An ethical challenge

I just wanted to point everyone to this PRSA news release, which challenges the communication directors of both major US political parties to uphold the PRSA code of ethics for the duration of the electoral campaign.

Since this post ties into our ongoing discussion of ethics, as well as this week’s reading and discussion of propaganda, I would love to know what you think about this announcement. Is it a good idea for PRSA? Why or why not? Do you think it would be a good idea for the campaigns to openly accept the challenge? Why or why not? If you were a campaign communication director, what would you do? Do you think the Democrats and/or Republicans will take PRSA up on the challenge?

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5 Responses to An ethical challenge

  1. agilliam says:

    I’m not sure about this being a good idea for PRSA, I can’t think of why it would be bad, but anytime you release something on a national scale there is a chance for trouble. However, I think it would be an excellent idea for the campaigns to accept the challenge. It would show that they have ethics and maybe gain some trust from the American people.
    If I were the communications director I hope that I would accept the challenge, because I would hope that I would already be following the code of ethics. I realize that this may be naive, since it seems to be an “attack or be attacked” political game out there.
    Sadly, I do not think that either of the political parties will accept this challenge, although they will probably both say that their campaigns are ethical…and I wonder why the American public doesn’t trust politicians?

  2. asbrooks04 says:

    I think it should go without saying that campaign communication professionals should act ethically. As far as PRSA releasing a national challenge, I kind of think it is a futile effort. Even if the cmapaing members sign the agreement, I believe, being the professional communicators that they are, it is easy enough to misinterpret what one person says is and what another says is not ethical behavior. Besides, as far being prompt about corrections, etc., if working for a news organization has taught me anything it’s once a false or erroneous statement is released, the damage is done.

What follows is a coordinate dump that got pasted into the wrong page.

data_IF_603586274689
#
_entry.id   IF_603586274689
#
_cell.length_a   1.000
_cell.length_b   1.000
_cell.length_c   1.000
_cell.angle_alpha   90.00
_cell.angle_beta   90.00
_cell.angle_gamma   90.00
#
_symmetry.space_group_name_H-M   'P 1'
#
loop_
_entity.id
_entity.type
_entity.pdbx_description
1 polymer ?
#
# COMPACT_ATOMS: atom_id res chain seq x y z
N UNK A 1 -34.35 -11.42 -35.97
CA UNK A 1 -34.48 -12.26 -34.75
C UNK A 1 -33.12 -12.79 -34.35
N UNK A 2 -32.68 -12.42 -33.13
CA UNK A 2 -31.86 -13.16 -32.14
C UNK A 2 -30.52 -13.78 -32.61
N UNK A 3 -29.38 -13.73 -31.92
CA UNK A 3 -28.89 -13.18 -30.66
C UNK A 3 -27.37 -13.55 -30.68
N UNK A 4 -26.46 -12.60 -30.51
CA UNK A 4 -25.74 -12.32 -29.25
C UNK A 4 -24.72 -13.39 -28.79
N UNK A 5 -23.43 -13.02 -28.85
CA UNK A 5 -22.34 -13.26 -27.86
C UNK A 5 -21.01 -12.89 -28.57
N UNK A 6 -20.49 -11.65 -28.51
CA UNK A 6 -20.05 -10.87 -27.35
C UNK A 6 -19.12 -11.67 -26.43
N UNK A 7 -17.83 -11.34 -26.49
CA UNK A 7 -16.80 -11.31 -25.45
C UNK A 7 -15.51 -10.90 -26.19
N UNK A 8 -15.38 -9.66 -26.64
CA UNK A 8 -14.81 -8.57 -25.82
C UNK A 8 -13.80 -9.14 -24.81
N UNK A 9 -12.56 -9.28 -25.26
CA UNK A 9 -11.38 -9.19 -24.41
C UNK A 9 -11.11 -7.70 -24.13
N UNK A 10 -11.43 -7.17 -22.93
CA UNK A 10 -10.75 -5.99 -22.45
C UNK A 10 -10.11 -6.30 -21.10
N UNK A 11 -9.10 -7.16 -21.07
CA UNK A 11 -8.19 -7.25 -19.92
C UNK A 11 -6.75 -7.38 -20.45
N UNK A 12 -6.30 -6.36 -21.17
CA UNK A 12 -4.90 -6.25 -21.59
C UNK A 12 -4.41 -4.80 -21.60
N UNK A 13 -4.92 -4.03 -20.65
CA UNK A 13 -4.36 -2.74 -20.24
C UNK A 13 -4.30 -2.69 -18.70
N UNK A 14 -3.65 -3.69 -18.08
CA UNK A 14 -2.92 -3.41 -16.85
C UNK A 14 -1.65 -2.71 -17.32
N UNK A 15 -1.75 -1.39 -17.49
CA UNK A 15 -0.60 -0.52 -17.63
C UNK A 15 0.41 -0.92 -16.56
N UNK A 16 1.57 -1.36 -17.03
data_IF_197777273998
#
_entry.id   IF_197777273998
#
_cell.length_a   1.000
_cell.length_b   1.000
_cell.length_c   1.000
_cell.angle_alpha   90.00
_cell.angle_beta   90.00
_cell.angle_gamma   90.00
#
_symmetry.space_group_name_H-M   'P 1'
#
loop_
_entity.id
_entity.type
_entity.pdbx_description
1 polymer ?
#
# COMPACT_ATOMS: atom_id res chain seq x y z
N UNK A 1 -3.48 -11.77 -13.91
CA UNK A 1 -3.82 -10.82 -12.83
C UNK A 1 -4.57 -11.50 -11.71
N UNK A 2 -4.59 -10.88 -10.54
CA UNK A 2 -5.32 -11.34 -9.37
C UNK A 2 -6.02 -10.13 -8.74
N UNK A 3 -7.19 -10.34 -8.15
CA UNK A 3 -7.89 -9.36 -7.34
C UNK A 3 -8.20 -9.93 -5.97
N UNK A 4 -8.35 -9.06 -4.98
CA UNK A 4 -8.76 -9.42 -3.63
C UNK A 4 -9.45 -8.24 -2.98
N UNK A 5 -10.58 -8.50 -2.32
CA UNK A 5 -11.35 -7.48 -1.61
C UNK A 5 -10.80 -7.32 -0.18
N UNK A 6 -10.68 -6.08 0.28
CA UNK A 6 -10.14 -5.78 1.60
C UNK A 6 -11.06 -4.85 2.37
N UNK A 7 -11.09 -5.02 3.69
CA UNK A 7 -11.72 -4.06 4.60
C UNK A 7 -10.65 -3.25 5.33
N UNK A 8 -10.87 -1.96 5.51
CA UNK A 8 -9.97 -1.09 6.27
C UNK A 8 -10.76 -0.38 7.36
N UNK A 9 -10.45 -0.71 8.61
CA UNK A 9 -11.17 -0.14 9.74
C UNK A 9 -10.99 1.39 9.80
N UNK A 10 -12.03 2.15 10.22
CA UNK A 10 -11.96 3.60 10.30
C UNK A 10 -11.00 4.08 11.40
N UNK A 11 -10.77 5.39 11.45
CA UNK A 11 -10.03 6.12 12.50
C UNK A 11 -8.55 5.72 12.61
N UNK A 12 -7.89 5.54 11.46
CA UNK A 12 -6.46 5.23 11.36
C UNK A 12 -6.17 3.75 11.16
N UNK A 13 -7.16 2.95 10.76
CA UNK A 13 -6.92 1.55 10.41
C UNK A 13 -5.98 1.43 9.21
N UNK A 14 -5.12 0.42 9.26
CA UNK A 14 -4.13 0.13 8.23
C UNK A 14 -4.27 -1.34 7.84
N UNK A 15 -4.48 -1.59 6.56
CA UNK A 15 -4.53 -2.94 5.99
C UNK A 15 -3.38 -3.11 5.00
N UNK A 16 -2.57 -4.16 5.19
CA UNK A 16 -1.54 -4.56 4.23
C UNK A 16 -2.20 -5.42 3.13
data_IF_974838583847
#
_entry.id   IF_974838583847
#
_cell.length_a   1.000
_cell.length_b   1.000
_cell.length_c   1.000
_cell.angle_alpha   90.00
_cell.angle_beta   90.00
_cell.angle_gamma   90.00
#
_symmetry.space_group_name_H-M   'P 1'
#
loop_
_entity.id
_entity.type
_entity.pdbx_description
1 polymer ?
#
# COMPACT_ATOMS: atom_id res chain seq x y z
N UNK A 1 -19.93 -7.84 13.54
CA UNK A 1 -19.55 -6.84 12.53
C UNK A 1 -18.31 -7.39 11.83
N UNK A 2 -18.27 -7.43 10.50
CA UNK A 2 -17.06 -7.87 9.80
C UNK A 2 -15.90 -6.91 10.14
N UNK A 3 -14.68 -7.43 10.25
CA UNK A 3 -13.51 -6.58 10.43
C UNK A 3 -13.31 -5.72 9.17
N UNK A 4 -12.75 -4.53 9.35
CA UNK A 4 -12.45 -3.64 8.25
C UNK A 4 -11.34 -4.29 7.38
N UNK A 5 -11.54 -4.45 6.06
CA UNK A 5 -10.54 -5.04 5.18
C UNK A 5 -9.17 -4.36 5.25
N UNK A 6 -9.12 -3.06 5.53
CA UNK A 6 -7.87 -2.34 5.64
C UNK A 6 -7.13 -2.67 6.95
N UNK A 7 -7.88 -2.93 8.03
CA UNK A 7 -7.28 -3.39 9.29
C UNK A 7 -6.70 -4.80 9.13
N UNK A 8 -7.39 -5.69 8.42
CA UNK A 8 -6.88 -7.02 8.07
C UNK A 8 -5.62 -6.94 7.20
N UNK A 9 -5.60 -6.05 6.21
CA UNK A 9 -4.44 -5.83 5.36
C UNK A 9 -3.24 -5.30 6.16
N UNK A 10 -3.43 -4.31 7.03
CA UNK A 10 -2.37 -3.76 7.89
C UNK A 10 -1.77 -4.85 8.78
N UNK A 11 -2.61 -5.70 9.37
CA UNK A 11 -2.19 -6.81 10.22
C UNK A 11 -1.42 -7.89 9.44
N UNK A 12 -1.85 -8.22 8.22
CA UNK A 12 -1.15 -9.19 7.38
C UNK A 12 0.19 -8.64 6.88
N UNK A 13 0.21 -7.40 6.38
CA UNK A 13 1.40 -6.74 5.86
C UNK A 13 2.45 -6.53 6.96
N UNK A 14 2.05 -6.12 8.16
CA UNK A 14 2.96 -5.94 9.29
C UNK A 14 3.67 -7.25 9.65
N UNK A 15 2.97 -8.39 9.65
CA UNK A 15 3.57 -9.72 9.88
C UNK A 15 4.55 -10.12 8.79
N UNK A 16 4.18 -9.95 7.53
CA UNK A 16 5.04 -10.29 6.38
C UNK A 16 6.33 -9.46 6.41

3. erikanp2004 says:

    I think this is a good idea but I think this is a PR stunt on the part of PRSA. This is a way to get there name in the press. It is also to push the fact that they have a code of ethics and most all of the people in the organization follow them. They are trying to turn public opinion of the PR industry in their favor.

    I am not sure if it is a good idea for the campaigns to openly accept the challenge. Although I know what I would do if I were the communication director; I would look to see how much press this story is getting and then make a decision. If there seems to be an outcry that this is a good idea I would agree to it. I am not entirely sure if it would be good to the overall campaign. I also don’t think that the Democrats or the Republicans will take up PRSA on the challenge.

  4. davemerenda says:

    This is rediculous. The PRSA wants these people to sign a pledge. This reminds me of something a high school sports program would do to keep their atheletes away from drugs or alcohol. Being ethical is up to the individual. While all should practice good ethics, signing a pledge is just silly.
    Both campaigns should aknowledge the fact that the “challenge” has been issued and assure their audiences that they always strive to be as ethical as possible. By accepting the challenge, it may be infered that there have been un-ethical decisions made in the past and that things will now be fixed. Neither party should take this “challenge” seriously.

  5. cate415 says:

    I think that the PRSA should not even have to send out a press release at all to remind campaigns to apply the code of ethics during the campaign because it should already be in place, however, the fact that they did this emphasizes that perhaps politics in America has lost touch with what should and should not be done, just for the sake of winning. The code of ethics should not be considered a challenge to overcome, but instead should be a necessity to always be used.

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